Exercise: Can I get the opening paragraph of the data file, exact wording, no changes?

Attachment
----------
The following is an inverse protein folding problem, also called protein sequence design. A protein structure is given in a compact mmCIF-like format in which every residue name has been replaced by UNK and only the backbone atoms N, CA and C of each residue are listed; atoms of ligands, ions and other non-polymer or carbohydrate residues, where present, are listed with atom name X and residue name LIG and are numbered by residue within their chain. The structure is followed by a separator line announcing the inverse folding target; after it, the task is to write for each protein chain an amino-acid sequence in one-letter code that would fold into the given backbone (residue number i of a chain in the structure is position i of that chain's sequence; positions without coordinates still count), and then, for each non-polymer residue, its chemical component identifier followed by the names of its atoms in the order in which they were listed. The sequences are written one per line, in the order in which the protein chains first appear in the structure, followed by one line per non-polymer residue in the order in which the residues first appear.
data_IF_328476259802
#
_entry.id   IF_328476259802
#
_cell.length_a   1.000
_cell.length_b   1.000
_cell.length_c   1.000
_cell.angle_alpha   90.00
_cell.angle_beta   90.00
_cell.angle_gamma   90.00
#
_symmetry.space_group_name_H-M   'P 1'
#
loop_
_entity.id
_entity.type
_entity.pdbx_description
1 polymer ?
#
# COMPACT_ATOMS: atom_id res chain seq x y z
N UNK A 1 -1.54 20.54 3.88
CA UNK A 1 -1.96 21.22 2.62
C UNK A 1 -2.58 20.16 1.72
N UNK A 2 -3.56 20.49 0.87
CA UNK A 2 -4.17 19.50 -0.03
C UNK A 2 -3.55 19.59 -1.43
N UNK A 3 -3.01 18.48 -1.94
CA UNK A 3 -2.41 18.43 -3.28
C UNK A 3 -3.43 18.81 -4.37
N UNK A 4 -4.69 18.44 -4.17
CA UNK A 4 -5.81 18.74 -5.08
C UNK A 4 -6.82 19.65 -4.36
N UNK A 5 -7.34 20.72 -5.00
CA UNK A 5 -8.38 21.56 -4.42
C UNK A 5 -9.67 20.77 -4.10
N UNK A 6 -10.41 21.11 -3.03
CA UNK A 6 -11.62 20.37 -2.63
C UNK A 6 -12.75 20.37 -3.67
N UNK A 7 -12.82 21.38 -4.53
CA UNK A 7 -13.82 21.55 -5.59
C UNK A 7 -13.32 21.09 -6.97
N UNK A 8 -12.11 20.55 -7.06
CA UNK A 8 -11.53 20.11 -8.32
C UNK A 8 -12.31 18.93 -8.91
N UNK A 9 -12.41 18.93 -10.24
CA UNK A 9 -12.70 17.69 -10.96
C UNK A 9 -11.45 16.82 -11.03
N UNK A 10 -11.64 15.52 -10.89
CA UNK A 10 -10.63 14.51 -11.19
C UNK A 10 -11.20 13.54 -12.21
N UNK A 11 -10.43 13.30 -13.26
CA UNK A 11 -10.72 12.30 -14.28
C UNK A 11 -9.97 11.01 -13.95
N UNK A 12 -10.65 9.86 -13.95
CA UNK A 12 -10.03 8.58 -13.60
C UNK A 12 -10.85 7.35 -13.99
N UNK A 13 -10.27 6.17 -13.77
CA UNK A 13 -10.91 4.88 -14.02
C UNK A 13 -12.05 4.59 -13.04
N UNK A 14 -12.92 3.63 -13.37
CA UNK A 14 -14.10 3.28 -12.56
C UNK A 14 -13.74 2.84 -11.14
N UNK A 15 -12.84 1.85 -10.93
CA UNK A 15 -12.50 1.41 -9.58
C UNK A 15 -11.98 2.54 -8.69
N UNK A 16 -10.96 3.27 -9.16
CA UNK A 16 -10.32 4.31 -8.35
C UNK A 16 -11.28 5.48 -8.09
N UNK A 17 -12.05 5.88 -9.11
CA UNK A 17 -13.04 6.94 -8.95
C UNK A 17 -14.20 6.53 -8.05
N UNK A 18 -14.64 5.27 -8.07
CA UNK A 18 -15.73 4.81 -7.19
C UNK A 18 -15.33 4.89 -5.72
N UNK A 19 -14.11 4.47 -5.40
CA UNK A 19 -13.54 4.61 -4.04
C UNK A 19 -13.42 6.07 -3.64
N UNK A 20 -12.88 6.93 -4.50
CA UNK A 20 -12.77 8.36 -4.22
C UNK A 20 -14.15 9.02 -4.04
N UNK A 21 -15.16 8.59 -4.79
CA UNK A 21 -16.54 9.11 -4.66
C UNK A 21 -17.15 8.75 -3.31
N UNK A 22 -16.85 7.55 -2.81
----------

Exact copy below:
The following is an inverse protein folding problem, also called protein sequence design. A protein structure is given in a compact mmCIF-like format in which every residue name has been replaced by UNK and only the backbone atoms N, CA and C of each residue are listed; atoms of ligands, ions and other non-polymer or carbohydrate residues, where present, are listed with atom name X and residue name LIG and are numbered by residue within their chain. The structure is followed by a separator line announcing the inverse folding target; after it, the task is to write for each protein chain an amino-acid sequence in one-letter code that would fold into the given backbone (residue number i of a chain in the structure is position i of that chain's sequence; positions without coordinates still count), and then, for each non-polymer residue, its chemical component identifier followed by the names of its atoms in the order in which they were listed. The sequences are written one per line, in the order in which the protein chains first appear in the structure, followed by one line per non-polymer residue in the order in which the residues first appear.